Stay with Me by Ayọ̀bámi Adébáyọ̀
Adébáyọ̀’s novel is the one fiction selection on this year’s Wellcome Prize shortlist. Although it has much to say about the patriarchal society of Nigeria in the 1980s, it surprised me with how much it does meet the prize criteria of a book that celebrates, ” the many ways in which literature can illuminate the breadth and depth of our relationship with health, medicine and illness.” I had thought this was just a book about motherhood, but it turned out to go far deeper than just that covering many different medical aspects: fertility, false pregnancy, mental health, pregancy itself, sickle cell, cot death, and importantly, impotence too.
1980s Nigeria is a patriarchal society, and Yejide’s main role is to be a mother, to provide children to carry on the family line. When she and Akin fail to have a baby in the first years of their marriage, Akin’s family push him into taking a second wife, Funmi. Yejide is devastated, and she develops a false pregnancy, she can’t believe the doctors who tell her there is no baby there, Her reputation for barreness is saved by the arrival of Akin’s brother Dotun, who is jobless and estranged from his own wife and children. Yejide’s pregnancy via Dotun is a cause for celebration, but little does she know about the genetic burden they bear and the effect this will ultimately have on her marriage.
Aside from all the medical aspects of Yejide’s motherhood, Adébáyọ̀ captures the life of this aspirant Nigerian family well, and Yejide’s job as a hairdresser and the sisterly chatter between her and her clients and neighbour at her salon give us some light relief from the heavy drama at home and the secrets that Akin hides.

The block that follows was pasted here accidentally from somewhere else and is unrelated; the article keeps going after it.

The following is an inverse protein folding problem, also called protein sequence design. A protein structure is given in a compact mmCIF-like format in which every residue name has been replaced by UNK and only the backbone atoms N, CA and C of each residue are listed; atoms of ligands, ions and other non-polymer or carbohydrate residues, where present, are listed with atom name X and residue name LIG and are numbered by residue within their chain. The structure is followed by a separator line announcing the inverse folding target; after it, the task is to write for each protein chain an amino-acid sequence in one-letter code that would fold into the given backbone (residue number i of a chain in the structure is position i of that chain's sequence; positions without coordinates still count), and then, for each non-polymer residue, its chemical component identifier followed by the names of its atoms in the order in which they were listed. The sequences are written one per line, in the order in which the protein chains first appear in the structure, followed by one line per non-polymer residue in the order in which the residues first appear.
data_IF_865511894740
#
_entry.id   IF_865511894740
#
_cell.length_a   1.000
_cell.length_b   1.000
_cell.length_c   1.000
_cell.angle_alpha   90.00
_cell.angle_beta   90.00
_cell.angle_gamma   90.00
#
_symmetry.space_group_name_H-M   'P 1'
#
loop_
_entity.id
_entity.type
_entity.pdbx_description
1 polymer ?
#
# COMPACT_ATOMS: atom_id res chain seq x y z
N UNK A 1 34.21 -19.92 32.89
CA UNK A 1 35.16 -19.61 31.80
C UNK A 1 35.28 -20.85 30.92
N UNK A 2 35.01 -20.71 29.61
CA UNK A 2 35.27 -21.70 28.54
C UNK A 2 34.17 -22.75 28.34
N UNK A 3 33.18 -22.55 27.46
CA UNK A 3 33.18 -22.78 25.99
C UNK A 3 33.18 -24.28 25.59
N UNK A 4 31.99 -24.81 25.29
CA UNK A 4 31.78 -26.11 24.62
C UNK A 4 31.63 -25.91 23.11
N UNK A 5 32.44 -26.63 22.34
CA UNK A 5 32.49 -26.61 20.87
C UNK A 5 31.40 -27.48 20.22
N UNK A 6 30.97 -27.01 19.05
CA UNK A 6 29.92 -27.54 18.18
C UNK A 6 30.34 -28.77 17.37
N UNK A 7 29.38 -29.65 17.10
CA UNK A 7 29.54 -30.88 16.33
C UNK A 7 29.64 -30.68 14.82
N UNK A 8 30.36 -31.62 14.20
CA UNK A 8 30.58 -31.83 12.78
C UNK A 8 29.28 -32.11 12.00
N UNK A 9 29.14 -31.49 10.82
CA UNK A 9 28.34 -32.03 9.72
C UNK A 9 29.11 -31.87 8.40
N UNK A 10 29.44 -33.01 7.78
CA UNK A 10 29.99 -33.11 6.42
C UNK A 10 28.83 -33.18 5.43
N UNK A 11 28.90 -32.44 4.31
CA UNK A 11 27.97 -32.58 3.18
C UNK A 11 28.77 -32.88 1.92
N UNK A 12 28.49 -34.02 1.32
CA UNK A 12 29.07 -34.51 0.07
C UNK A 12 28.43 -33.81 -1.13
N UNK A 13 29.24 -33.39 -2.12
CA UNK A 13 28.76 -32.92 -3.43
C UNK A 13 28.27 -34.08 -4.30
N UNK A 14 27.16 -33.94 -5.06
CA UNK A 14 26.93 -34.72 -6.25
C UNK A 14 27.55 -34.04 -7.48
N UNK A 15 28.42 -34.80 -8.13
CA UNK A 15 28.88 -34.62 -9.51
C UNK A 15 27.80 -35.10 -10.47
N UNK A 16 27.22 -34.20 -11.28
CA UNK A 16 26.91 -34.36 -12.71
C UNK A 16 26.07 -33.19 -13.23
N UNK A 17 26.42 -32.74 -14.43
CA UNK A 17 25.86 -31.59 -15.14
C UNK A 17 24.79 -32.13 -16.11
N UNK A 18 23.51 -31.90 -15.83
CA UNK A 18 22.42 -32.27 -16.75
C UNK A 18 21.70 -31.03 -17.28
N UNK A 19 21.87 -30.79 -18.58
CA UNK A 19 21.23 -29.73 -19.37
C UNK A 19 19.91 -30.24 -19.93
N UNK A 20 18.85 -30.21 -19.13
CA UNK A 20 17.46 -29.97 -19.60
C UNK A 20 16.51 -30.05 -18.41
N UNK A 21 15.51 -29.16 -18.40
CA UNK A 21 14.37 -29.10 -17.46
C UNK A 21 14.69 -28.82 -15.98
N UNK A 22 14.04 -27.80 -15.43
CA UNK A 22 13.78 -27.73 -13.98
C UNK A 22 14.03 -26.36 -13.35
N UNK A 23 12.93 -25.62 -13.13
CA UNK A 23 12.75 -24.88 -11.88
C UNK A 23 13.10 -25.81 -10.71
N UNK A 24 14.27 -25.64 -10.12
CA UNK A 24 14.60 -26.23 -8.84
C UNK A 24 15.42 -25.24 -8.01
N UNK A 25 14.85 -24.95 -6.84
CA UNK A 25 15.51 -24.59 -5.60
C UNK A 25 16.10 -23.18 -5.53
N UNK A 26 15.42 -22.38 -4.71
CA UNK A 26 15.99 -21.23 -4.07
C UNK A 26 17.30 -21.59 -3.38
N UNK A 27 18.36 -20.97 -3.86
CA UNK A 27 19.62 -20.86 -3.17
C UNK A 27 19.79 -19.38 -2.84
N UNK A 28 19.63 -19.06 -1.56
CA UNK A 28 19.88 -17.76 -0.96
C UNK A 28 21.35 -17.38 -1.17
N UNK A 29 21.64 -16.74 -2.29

Adébáyọ̀ tells most of the story in flashback, yet it begins in 2008 with Yejide returning to attend Akin’s father’s funeral. We don’t know why she went away until very much later. The majority of the text is set over twenty years earlier in 1985, and most of it is told from Yejide’s point of view. Just a few sections come from Akin whom I felt Adébáyọ̀ lets off quite lightly.
This book will be an unlikely winner of the prize, but for a debut, this novel makes Adébáyọ̀ one to watch. Stay With Me was very much a page-turner for me. It is colourful and full of character, if a little prone to melodrama at times, but gave some real insights into Nigerian family life during this period. (8/10)
Read further: Clare, Rebecca and Paul.
Source: Own copy. Ayọ̀bámi Adébáyọ̀, Stay With Me (Canongate, 2017), paperback, 304 pages. BUY from AMAZON UK (affiliate link)
With the End in Mind by Kathryn Mannix
Mannix is a pioneering doctor, a consultant in the field of palliative care, taking care of people who are dying. Making patients comfortable, easing their pain and nausea are just some of the physical ways in which their suffering can be helped. There are countless new developments in medicine to allow doctors to finesse end of life treatment to permit patients live without pain and to die with dignity. But it is helping patients, and their families and loved ones, to understand the process of dying, and dispelling the taboos around it that make this book such a valuable and compelling read.
I wish I’d read something like this book before my mum died of secondary breast cancer. I’d have understood better why she couldn’t eat or do anything at all really in the later stages, how she clung on bravely staying conscious until my brother arrived back from abroad, and then she slipped off quietly in the night. Having been at the hospital for a couple of days, I’d left to see my daughter and get a few hours of proper sleep. Her partner was still with her, but I’ve felt guilty ever since at not being there. Mannix explains how even an unconscious patient may wait until the hubbub of being surrounded by loved ones has gone away to die. I feel let off the hook, and tears flowed freely at times as I read this book.